This is a guest post by Niamh Reilly, Senior Lecturer and Co-director of the Global Women’s Studies Programme at the University of Galway

In April, the government of the Democratic Republic of the Congo (DRC) was reviewed during the 19th session of the Universal Periodic Review (UPR) on its implementation of human rights treaties. Keep reading to learn what happened!

Progress from 2009

During the second cycle of its UPR, the efforts made by the DRC to promote human rights and peace since the first review in 2009, were widely recognised as exceptional. Positive achievements noted included: efforts to combat torture and sexual violence and to end recruitment of and demobilise child soldiers within the national army; the creation of the National Human Rights Commission; adoption of the Addis Ababa Accord and a formal agreement to end hostilities with the armed group M23; the de facto moratorium on the death penalty, and constructive engagement with the UPR process.

Many shortcomings were also raised during the interactive dialogue with the DRC government on April 29, 2014. This included repeated calls: to increase prosecutions of sexual violence and, more generally, to fully implement the National Strategy on Sexual and Gender-based Violence; to ensure application of Rome Statute provisions in domestic law; to tackle problems of prison conditions and arbitrary detention; and to uphold the freedoms of human rights defenders.

Reluctance to address 1325

Maintaining international pressure on the DRC through the UPR to redouble its protection efforts, and to seek legal justice and reparations for women (as well as men and children) who have been subjected to sexual and gender based violence, continues to a be an important dimension of what it means to implement UN Security Council resolution 1325 and subsequent Women, Peace and Security (WPS) resolutions. However, the recent UPR review could have been used much more effectively than it was to press for progress, and to highlight deficiencies, regarding the other equally vital dimensions of the WPS agenda, especially, participation and prevention measures.  For example, while the DRC government underlined laudable measures it is taking to introduce gender quotas in electoral politics, no direct questions were posed about what the DRC is doing to ensure that women are full and equal participants in decision-making and the formulation of implementation strategies vis-a-vis the Addis Ababa Accord (the Peace, Security and Cooperation Framework).

The missing link between wartime sexual violence and pre-existing gender inequality

Some of the 94 states who contributed to the dialogue expressly called on the DRC government to intensify its efforts to strengthen women’s rights and gender equality provisions (e.g., Chile, Ireland, Niger, Nigeria, Norway, Paraguay, Sweden) or to combat gender stereotypes (Macedonia) and social stigma affecting victims of sexual violence (Brazil). However, the opportunity to examine more deeply the connections between women’s experiences of conflict-related violence and ‘peacetime’ inequalities was not taken.  Only the Swedish delegation noted that ‘sexual violence is not purely about conflict but is a consequence of social inequality’ as a counter point to the DRC government’s statement that such forms of violence are ‘alien to our cultures.’ Unfortunately rape as a form of patriarchal violence is not alien to any culture in the world.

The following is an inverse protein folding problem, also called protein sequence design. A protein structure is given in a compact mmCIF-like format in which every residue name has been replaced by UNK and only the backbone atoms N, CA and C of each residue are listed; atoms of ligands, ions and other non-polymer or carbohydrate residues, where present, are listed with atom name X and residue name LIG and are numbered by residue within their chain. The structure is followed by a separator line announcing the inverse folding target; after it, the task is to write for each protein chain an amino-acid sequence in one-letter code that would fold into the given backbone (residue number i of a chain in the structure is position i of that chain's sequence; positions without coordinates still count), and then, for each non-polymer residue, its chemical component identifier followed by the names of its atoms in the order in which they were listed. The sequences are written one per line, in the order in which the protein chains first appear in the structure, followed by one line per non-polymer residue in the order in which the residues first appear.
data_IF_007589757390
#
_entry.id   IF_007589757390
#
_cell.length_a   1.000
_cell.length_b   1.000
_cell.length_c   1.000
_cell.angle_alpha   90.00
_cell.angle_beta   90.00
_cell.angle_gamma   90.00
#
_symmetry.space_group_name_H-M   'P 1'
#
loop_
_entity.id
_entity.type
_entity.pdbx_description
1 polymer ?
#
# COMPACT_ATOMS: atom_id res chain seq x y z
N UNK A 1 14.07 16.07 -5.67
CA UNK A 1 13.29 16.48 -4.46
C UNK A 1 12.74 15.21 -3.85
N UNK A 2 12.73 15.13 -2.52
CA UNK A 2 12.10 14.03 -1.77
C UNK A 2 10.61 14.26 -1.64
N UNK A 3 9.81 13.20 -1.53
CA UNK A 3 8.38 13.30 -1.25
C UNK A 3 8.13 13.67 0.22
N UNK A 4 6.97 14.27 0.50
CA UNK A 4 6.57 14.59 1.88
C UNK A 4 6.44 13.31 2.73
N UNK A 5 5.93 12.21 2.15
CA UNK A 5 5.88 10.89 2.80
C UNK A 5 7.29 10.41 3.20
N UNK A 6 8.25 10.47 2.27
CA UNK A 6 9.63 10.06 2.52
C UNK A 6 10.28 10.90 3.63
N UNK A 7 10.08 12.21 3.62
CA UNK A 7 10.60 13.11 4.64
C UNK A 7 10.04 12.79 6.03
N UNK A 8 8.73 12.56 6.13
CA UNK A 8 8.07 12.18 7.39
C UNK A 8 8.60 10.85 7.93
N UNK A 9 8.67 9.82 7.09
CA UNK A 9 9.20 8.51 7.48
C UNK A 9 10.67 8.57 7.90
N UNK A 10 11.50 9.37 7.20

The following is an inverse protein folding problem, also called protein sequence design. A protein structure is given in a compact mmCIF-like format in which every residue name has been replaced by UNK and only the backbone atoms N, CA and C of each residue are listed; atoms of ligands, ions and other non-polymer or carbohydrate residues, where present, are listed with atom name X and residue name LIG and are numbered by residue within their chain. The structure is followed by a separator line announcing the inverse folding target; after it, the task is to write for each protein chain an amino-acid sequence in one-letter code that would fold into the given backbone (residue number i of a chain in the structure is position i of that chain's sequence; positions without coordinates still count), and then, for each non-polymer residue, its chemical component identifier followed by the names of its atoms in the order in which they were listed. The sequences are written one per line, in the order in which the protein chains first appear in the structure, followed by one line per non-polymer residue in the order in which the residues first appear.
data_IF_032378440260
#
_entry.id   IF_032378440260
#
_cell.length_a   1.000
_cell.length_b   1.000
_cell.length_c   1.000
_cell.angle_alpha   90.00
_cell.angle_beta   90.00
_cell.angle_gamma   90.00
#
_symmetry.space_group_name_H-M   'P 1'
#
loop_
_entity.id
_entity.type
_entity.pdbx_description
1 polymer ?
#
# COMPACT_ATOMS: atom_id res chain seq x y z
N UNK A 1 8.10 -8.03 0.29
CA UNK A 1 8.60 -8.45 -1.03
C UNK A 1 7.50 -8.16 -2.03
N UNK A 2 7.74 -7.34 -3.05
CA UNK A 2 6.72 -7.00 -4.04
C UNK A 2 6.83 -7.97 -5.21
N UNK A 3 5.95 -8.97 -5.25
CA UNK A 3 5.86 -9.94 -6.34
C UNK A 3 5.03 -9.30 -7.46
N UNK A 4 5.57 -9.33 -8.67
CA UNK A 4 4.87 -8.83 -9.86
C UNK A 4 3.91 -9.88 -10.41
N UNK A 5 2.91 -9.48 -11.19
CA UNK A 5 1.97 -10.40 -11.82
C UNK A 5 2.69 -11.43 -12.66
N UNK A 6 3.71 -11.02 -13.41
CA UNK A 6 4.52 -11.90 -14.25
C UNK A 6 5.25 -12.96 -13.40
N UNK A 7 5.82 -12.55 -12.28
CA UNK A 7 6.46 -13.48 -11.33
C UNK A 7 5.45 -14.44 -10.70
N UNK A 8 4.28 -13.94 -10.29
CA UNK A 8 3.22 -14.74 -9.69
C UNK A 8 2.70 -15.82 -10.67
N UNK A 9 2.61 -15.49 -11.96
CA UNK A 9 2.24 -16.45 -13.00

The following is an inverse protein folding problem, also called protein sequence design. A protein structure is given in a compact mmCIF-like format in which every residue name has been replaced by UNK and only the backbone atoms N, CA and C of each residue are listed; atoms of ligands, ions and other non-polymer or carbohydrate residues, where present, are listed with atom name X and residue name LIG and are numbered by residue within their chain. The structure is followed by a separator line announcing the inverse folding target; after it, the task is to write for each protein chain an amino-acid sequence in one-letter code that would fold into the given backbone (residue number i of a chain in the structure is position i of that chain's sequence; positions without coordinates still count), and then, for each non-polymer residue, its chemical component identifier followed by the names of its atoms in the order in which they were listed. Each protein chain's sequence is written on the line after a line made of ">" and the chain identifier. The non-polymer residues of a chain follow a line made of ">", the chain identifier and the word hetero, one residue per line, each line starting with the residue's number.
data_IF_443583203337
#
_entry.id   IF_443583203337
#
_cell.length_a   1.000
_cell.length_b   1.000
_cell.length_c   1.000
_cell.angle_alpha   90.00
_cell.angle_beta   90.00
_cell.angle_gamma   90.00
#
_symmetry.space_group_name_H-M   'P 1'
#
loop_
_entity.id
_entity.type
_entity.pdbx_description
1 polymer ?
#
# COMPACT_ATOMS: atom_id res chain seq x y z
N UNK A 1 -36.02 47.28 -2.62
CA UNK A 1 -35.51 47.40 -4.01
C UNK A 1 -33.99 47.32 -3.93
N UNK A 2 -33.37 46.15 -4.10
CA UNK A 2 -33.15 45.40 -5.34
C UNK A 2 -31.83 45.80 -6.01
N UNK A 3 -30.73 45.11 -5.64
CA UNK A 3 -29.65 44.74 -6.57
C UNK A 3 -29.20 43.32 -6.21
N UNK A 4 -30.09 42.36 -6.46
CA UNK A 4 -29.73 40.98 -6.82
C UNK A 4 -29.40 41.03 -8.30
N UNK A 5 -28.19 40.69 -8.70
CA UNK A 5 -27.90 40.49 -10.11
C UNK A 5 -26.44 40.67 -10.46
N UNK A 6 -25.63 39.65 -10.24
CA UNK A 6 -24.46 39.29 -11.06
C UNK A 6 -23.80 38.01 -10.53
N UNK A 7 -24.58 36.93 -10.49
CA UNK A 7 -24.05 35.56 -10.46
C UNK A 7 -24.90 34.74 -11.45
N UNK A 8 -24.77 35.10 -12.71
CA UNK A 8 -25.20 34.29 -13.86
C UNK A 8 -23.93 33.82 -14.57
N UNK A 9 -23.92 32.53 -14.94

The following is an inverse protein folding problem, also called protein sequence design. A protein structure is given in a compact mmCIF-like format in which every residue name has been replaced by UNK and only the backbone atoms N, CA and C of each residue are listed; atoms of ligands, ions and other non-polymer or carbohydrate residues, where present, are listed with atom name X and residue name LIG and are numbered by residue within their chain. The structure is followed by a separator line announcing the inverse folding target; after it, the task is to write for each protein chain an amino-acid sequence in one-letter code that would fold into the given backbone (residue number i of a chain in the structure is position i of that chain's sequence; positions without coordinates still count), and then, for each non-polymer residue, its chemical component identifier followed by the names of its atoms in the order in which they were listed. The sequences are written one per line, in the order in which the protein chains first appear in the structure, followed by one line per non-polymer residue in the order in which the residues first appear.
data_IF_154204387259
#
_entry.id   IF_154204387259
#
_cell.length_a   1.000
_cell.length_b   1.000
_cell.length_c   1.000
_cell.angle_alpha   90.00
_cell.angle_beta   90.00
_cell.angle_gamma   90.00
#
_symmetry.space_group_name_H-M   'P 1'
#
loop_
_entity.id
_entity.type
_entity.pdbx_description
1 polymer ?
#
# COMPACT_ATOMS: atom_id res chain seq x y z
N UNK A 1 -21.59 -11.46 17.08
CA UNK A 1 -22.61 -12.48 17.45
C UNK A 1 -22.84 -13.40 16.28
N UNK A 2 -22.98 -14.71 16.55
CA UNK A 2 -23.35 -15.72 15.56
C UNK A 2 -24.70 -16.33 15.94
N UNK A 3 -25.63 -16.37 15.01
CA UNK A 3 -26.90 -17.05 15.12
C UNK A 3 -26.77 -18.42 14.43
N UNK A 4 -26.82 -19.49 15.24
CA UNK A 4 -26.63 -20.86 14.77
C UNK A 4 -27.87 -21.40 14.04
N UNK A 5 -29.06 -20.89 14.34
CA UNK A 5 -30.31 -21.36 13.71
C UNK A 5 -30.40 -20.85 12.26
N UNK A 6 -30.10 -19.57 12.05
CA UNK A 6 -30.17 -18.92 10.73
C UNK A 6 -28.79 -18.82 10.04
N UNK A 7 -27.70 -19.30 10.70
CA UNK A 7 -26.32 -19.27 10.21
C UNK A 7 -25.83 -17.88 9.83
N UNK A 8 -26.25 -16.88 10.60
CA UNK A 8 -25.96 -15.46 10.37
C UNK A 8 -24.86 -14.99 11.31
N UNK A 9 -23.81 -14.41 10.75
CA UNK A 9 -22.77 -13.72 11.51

Likewise, while many contributions called for stronger efforts on the part of the DRC and the international community to foster conditions for the realisation of social and economic rights in the DRC (e.g., Burundi, Cote d’Ivoire, Ghana, Republic of Congo), none underlined the central importance of ensuring social and economic rights to preventing conflict and to building sustainable peace.

What about accountability?

Finally, in the context of the UPR, the need for the DRC to establish state authority, normal levels of security and the rule and of law across the whole country is unquestioned. However, from a WPS perspective, more scrutiny is called for the ongoing strategy of direct engagement by MONUSCO in military operations alongside the national army of the DRC, aimed at defeating targeted armed groups. During the interactive dialogue, a number of calls were made on the  DRC goverment to ensure that members of the national army (FARDC) who perpetrate sexual violence should be brought to justice, and to end recruitment of children within the FARDC. However, further questions might have been asked about what steps are being taken to ensure the ‘effective protection of civilians… in the context of violence emerging from any of the parties engaged in the conflict, and [to] mitigate the risk to civilians before, during and after any military operation’ in line with UN Security Council Resolution 2098.

What to do next?

As civil society, we have to make sure that these issues do not remain neglected, especially when the third review will come in four years. WILPF DRC has collaborated with the Human Rights programme to come up with key suggested recommendations for Member states to recommend to DRC. Even though our suggestions did not receive enough attention by states, we still need to monitor the progress of DRC’s human rights commitments and continue our advocacy efforts to make sure the WPS agenda is not neglected again. Particularly, we need to make sure we assess the implementation of UPR recommendations, so we can draft the best targeted suggested recommendations in four years time.

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